None of this was particularly new. People had been breeding dogs and cultivating varieties of corn and cabbage and tulips for centuries. What was new was proposing that the process was evolutionary (that is, that it eventually produced permanent differences), and that it was an inevitable characteristic of all living forms, including ourselves. (This led to opposition from religious "creationists." Click here for More About Creationism.)
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Something else was new: In this model, evolution is held to be the origin of new species out of increasingly separate biological varieties, just as linguistic evolution posits the gradual development of new languages out of increasingly separate dialects.
The working definition of a species in biology is that it is a plant or animal form, in which male and female members can mate to produce fertile offspring. Pigs and goats are different species because they cannot be crossed. But Irish setters and German shepherds are two variants of the same species, since they can produce fertile puppies.
The model of biological evolution holds that if a population is divided into two non-interacting sub-populations in different environments, then the differences in the genotypes in the two populations will eventually become so great that members of the first population will not be able to mate and produce fertile offspring with members of the second population. That is, that the two populations will have become two species.
Darwin proposed that over the vast reaches of time available, this happened over and over, eventually producing the range of modern (and extinct) life forms.
The logic of the argument is quite similar to the logic that guided the model of linguistic evolution.
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The idea of changes in the composition of a population being attributable to changes in its environment has been an extremely useful. With this perspective, we can coherently account for the distribution of forms in the fossil record, for example.
However, great interest also lies in species-formation (speciation), which occurs when populations that for some reason cease to interbreed become different enough to lose all ability to interbreed. (In actual life, the boundaries between species are not always absolute —varieties only gradually evolve into species, after all— and it has been found that occasional fertile crosses between closely similar species do occur, if rarely. The rule-of-thumb of fertile offspring as defining species remains the way most biologists think of it, but the possible exceptions have generated complexities in classification and in modeling gene flow.)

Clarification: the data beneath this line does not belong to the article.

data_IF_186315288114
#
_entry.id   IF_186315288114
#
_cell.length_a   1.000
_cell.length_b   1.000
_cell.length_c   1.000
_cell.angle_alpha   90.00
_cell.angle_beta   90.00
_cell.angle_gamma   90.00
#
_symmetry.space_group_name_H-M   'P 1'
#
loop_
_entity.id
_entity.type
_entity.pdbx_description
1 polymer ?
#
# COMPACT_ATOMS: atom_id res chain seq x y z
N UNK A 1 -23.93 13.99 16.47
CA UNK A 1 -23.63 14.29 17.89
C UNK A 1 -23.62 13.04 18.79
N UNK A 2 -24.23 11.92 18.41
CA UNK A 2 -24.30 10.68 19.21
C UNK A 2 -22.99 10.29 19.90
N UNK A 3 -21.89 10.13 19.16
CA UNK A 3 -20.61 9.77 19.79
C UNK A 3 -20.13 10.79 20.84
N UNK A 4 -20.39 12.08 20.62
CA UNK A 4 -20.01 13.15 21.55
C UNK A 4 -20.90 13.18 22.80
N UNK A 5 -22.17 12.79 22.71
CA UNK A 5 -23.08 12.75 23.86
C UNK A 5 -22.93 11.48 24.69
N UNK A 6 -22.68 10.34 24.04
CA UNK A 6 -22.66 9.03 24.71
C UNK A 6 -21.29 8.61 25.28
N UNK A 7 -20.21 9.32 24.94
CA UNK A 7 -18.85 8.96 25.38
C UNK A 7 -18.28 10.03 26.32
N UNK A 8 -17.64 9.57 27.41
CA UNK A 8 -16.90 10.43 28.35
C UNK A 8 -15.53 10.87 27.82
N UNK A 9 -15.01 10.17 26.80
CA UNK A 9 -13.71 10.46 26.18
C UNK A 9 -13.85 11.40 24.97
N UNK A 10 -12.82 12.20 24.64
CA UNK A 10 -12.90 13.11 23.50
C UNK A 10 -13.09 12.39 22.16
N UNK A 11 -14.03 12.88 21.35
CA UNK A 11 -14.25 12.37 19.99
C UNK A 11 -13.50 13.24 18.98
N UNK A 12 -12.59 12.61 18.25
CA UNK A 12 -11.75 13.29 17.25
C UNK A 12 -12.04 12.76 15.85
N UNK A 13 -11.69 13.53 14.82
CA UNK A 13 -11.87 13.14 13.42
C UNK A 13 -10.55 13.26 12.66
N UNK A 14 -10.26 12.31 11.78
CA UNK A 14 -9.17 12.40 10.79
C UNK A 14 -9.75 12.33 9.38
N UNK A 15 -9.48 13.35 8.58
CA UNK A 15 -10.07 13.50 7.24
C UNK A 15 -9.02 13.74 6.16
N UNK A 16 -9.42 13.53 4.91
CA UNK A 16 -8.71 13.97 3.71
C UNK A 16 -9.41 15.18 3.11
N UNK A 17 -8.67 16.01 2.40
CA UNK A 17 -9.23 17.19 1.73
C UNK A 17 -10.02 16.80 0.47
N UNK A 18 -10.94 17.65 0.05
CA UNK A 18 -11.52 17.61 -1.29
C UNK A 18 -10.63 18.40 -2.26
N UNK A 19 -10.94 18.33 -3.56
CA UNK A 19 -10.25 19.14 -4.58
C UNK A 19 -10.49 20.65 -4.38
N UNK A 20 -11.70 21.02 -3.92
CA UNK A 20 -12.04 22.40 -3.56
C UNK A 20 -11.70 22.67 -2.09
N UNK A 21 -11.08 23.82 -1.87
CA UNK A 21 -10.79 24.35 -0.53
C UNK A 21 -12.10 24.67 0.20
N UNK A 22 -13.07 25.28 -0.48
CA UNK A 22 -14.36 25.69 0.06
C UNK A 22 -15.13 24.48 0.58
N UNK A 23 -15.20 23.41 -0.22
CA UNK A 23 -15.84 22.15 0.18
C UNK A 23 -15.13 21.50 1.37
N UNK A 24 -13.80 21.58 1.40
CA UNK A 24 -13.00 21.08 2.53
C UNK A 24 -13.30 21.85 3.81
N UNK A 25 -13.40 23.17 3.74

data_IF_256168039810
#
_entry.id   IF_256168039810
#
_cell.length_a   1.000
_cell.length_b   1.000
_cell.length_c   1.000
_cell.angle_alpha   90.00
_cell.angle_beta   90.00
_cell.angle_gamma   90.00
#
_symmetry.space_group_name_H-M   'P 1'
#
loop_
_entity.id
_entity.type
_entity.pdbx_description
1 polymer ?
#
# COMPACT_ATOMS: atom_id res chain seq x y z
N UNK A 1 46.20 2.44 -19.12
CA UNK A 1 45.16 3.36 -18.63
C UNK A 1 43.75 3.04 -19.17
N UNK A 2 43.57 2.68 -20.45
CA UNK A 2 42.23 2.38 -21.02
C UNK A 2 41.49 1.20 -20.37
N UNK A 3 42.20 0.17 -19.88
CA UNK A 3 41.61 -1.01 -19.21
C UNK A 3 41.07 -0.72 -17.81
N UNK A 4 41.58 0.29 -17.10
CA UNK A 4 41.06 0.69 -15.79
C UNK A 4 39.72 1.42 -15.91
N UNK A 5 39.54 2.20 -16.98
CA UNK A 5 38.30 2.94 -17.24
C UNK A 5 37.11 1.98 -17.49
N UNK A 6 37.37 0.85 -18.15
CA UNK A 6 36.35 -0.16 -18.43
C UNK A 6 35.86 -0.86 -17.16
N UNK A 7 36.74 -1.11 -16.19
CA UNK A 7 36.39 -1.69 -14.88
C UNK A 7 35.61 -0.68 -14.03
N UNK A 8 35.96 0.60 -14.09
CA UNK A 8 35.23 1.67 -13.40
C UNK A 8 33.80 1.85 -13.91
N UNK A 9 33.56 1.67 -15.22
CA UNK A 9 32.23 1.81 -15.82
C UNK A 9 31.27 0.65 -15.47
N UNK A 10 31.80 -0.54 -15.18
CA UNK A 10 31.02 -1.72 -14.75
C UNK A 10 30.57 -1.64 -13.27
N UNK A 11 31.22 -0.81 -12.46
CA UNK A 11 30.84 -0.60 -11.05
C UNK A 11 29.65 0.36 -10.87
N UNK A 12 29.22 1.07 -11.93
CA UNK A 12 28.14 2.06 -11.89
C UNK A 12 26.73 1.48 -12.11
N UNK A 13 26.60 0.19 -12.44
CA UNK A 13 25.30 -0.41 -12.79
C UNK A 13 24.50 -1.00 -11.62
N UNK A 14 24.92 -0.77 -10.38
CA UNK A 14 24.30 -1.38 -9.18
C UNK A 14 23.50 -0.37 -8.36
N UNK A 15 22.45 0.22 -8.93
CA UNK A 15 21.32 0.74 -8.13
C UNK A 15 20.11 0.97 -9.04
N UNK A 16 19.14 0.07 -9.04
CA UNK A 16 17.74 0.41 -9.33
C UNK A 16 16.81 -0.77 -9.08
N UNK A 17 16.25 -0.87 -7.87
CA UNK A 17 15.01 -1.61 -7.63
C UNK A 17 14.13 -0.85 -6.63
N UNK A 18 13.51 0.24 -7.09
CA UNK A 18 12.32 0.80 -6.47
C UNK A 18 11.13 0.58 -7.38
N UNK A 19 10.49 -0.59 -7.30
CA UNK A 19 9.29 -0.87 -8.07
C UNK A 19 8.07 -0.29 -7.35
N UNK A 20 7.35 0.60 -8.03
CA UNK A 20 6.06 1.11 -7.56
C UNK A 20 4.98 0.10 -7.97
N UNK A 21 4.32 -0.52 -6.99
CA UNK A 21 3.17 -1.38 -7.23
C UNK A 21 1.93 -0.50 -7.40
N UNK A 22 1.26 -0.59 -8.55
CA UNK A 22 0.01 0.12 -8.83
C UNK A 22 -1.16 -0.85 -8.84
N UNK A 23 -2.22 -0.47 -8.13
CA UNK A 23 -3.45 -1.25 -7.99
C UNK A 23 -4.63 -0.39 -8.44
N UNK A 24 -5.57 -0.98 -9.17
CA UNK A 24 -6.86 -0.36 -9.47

A population split in half by an uncrossable barrier can over time develop substantial differences between its two parts. The most famous example of this process, called "allopatric" —"different country"— speciation, is the squirrels of the Grand Canyon, who have diverged into different species on the two sides of the Canyon.
But when the genotype of a single, inbreeding population changes gradually over time, at what point should we say it has turned into a new species? Our "rule of thumb" about producing fertile offspring can hardly be applied to two different points in the history of the same population. And yet if the differences between early and late specimens are substantial, can we be confident in calling them the same species?
As an intellectual matter, it is difficult to know when one continuously changing population should be regarded as a different species from its remote ancestors. As a practical matter, it is also difficult to know how specimens available for study are actually related to each other anyway. If two fossil snake teeth look similar, but neither looks exactly like any modern snake, were they separate species, or were they merely two slightly different variants of the same species? And is either of them ancestral to any modern snake?